Lacson Sets Condition for ‘Early’ Senate Hearing on ‘Bikoy’ Claims
May 07, 2019
Image courtesy: DZRH News
The Senate Committee on Public Order and Dangerous Drugs may hold a hearing on the claims made by “Bikoy” as early as within this week, but only if he personally presents his sworn statement and evidence to support his accusations.
Sen. Panfilo M. Lacson, who chairs the panel, said this in a post on his Twitter account Tuesday, as he noted “Bikoy” has become a political – if not an election – issue.
Lacson indicated one of the goals of the hearing would be to bolster proposed legislation providing heavier penalties against perjury, especially before congressional investigations.
“Like it or not, Bikoy has become a political, if not an election issue. The Senate Committee on Public Order and Dangerous Drugs can schedule a hearing this week on one condition: Bikoy must personally present a sworn statement and his evidence to support his accusations,” he said.
An early hearing would provide the public a chance to see for themselves if the claims made by “Bikoy” have basis, Lacson said.
“In fairness to those ‘Bikoy’ linked to the drug trade, the hearing will allow the public to observe his demeanor and determine if his claims are true. And if his claims have basis, it will allow voters to reject those involved,” he said in an interview on DZMM radio.
He added “Bikoy” must provide documents to support his claims, for evaluation by his committee.
In an interview on DZBB on Sunday, Lacson said only “Bikoy” – the hooded figure who appeared in a series of online videos linking members of the First Family to the drug trade – can substantiate such claims. He said that while the Senate is willing to “accommodate” “Bikoy’s” accusations, it has to determine if such allegations have basis.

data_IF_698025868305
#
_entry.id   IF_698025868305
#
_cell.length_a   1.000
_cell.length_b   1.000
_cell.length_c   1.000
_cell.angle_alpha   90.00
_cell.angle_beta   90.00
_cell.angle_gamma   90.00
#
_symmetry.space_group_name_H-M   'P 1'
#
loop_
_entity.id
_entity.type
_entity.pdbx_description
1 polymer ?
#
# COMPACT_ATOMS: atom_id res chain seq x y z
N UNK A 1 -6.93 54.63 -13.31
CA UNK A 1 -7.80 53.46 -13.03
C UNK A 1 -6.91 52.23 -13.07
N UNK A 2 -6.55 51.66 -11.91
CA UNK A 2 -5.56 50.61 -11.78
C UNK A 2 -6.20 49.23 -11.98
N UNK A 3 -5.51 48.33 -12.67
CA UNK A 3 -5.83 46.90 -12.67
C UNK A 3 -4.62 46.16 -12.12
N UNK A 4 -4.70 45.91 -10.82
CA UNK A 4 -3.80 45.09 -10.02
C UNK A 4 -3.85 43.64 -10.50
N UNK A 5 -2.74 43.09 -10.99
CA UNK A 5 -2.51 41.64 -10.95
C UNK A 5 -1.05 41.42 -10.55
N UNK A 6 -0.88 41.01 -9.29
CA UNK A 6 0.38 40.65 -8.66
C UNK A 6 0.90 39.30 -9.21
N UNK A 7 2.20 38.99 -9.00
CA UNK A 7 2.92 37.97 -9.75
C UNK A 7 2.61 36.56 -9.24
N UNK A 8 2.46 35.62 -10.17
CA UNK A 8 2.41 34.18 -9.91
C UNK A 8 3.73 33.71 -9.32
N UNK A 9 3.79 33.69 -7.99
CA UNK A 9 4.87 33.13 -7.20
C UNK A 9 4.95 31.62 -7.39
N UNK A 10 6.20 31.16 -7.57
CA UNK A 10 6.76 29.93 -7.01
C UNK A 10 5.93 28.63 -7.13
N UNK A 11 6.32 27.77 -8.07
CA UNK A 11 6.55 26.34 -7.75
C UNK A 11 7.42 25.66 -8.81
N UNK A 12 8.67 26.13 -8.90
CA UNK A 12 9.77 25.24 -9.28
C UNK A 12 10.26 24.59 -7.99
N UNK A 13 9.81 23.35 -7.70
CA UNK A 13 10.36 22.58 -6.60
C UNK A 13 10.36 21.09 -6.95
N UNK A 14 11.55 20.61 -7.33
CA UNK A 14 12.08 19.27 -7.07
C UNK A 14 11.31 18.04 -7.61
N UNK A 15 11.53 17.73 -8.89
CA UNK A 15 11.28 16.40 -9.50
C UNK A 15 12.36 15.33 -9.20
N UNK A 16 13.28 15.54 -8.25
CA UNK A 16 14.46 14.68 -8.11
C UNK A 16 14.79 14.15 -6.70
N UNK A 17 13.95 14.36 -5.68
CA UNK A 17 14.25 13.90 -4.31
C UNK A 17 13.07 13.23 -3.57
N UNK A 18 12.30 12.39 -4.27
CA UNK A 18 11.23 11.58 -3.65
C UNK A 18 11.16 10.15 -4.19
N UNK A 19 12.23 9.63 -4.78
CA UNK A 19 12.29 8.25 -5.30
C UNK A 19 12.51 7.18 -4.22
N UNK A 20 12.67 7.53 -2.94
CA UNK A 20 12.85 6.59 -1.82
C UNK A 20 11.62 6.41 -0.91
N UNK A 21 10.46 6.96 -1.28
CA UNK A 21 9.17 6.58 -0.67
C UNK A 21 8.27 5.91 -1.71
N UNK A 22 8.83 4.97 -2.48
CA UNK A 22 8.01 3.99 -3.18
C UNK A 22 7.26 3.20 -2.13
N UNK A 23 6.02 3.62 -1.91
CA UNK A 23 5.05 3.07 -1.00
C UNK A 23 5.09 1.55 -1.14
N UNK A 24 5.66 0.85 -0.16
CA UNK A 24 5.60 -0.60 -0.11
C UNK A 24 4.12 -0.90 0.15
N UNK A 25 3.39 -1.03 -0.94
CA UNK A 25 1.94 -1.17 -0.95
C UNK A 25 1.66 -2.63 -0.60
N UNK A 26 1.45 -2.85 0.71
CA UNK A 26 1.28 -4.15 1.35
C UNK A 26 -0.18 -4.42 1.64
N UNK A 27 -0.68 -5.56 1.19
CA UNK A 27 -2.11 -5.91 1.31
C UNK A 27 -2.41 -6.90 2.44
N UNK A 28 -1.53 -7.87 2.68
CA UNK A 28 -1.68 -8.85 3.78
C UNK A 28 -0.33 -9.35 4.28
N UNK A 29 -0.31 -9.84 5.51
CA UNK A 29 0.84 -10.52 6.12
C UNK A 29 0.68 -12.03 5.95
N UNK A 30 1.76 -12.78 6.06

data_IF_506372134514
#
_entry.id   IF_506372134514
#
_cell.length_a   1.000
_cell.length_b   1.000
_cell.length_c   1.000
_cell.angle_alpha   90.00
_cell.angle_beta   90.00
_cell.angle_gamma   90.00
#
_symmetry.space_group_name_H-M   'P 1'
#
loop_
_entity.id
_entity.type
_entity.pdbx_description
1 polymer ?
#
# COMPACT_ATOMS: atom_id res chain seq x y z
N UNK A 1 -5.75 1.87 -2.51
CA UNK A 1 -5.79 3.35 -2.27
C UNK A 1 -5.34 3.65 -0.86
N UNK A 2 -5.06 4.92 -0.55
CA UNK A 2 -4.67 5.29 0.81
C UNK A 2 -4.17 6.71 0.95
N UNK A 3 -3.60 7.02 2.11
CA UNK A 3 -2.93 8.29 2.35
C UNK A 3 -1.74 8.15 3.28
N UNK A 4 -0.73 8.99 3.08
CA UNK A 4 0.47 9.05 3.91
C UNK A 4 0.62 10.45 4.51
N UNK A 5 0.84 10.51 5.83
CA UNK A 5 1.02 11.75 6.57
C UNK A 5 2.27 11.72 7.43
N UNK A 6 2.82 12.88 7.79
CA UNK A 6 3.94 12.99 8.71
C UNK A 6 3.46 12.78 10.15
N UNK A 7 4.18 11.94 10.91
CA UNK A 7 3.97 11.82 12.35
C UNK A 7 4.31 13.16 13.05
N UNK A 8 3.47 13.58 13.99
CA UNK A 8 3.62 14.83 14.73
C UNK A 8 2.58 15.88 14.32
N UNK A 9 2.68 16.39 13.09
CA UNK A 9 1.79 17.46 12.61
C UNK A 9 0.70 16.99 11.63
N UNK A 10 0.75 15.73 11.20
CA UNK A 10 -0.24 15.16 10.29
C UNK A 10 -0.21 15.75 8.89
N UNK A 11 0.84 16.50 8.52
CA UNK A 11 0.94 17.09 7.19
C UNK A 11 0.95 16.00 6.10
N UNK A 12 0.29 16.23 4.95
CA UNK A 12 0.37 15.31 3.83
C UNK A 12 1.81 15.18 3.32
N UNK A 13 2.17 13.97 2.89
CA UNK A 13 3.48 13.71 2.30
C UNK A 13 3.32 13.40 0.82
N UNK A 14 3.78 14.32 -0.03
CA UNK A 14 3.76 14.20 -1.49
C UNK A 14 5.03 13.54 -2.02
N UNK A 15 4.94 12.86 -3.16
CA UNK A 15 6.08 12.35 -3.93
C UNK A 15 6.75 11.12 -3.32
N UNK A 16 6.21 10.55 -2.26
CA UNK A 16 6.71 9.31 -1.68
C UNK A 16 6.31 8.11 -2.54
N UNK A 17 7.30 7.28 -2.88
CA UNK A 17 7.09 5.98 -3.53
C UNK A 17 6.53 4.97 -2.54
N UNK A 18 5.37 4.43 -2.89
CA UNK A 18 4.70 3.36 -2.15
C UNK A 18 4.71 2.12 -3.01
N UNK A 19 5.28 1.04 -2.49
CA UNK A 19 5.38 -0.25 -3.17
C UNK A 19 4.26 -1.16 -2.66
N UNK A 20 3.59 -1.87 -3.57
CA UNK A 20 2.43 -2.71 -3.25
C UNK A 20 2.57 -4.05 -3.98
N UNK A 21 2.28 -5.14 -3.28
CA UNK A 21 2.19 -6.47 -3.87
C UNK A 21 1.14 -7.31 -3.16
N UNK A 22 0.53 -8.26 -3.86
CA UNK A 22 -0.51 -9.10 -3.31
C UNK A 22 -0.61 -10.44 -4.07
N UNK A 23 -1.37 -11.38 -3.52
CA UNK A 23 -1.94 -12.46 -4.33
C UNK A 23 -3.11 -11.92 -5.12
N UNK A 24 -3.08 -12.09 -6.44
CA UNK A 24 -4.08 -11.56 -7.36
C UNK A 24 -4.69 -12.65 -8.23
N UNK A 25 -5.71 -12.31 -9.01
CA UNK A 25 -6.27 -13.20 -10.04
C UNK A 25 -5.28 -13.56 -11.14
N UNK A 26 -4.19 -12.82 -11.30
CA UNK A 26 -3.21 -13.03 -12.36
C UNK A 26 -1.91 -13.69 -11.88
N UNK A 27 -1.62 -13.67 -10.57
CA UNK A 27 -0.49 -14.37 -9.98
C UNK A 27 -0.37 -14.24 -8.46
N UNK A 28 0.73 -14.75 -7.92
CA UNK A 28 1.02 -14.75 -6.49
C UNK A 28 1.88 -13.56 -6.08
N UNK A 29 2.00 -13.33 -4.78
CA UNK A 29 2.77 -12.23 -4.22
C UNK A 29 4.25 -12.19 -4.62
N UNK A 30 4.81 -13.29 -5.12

On Monday, one Peter Joemel Advincula, claiming to be “Bikoy,” appeared at the Integrated Bar of the Philippines where he read a statement before the media.
Meanwhile, Lacson said the hearing may provide added inputs on legislation against perjury, especially in congressional investigations.
“I filed Senate Bill 253 to protect innocent people from being wrongly jailed or having their reputations suffer because of lying witnesses,” said Lacson, who himself had suffered from lying witnesses in the past.
Under his bill, which is pending before the Justice and Human Rights Committee, any person who shall give false testimony in any criminal case shall suffer the same penalty for the crime the defendant is being accused of.
A public officer or employee who orders such false testimony may suffer such penalty in its maximum period, along with a fine of up to P1 million, and perpetual absolute disqualification from holding any government position.